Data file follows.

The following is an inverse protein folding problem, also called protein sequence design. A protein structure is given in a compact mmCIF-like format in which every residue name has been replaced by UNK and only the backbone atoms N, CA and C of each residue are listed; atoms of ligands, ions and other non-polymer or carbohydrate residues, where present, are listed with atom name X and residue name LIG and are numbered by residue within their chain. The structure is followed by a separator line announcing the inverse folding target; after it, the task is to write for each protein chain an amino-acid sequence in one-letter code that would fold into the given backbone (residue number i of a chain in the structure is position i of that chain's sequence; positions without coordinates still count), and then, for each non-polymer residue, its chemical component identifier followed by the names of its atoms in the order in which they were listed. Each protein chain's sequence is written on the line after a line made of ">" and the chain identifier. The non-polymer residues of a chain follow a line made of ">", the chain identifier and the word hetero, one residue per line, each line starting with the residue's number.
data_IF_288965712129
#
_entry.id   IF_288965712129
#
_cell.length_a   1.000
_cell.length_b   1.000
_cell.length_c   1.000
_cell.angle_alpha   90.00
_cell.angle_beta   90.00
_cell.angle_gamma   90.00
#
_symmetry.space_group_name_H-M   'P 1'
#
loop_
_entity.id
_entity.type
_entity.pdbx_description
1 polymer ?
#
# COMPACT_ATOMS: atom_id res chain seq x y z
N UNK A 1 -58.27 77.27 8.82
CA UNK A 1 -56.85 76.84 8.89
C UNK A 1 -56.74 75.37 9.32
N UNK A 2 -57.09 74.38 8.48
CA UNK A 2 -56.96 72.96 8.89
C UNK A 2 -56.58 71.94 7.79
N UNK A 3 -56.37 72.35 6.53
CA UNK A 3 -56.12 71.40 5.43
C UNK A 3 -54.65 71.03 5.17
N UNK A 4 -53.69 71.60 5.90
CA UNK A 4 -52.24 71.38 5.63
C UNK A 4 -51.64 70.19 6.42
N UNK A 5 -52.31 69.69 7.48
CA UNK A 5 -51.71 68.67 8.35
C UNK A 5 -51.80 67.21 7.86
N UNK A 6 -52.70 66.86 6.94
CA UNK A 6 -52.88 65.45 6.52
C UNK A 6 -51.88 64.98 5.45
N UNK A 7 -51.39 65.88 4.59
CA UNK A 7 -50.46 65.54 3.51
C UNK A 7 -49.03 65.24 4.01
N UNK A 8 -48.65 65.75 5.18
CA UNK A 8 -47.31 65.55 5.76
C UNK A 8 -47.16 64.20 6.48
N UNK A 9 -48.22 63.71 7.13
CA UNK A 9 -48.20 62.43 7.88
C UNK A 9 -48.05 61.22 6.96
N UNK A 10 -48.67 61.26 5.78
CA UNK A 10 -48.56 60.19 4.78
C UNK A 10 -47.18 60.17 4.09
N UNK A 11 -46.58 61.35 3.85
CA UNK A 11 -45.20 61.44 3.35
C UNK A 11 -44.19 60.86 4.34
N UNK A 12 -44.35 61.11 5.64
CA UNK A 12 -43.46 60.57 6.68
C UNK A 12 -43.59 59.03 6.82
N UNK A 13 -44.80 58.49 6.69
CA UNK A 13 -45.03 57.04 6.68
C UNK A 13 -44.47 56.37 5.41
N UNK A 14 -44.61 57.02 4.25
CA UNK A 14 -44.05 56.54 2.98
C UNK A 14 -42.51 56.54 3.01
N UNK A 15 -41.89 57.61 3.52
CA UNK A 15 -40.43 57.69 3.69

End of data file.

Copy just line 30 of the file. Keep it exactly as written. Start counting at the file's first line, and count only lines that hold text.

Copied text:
C UNK A 3 -54.65 71.03 5.17